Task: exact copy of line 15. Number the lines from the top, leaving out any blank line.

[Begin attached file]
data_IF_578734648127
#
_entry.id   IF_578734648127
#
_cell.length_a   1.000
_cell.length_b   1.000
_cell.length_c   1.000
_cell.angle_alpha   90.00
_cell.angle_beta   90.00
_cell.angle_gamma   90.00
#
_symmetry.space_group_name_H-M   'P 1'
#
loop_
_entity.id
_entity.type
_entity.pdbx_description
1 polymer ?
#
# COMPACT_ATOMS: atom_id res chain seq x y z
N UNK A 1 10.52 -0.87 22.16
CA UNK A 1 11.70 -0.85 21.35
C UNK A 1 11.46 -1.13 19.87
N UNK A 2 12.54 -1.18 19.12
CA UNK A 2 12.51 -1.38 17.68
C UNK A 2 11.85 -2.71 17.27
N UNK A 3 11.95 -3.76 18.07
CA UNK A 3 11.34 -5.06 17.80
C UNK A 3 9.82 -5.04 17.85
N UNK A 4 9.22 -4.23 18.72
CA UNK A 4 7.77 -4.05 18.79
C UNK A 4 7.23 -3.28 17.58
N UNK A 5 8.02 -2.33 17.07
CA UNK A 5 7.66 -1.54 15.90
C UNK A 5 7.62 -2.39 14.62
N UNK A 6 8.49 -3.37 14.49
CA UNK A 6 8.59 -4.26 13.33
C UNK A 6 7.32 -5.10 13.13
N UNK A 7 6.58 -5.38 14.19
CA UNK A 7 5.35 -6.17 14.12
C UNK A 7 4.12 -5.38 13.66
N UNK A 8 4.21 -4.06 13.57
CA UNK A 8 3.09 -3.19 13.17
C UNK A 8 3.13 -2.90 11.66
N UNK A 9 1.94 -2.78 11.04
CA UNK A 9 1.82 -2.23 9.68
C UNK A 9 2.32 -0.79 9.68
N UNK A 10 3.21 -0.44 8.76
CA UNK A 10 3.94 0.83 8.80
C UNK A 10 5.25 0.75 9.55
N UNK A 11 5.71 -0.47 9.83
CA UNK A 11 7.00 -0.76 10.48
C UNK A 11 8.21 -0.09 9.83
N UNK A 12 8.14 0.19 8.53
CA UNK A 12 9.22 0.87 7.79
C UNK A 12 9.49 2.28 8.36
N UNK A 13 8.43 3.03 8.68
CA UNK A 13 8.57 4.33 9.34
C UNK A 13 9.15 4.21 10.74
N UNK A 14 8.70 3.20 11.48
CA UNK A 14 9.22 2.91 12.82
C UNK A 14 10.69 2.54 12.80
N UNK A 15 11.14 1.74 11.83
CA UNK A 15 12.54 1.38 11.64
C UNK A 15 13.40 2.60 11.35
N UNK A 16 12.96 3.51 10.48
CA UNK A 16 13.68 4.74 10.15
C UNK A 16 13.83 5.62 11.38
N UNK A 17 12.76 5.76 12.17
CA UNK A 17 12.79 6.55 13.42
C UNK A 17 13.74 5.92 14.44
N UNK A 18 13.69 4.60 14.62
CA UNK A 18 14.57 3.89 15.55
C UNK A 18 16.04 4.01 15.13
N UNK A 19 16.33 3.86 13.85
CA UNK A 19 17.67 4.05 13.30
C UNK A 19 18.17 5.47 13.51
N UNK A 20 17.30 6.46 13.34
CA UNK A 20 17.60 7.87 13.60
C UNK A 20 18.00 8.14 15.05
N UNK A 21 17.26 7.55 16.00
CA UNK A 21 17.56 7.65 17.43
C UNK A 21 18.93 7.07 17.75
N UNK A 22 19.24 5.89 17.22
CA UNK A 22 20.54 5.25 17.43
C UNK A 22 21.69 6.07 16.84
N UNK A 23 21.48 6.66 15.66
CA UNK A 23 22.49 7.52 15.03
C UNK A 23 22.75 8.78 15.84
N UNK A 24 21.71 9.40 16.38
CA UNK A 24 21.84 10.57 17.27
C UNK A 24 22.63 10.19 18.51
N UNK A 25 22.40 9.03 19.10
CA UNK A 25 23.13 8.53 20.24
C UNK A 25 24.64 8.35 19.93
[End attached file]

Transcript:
_entity.id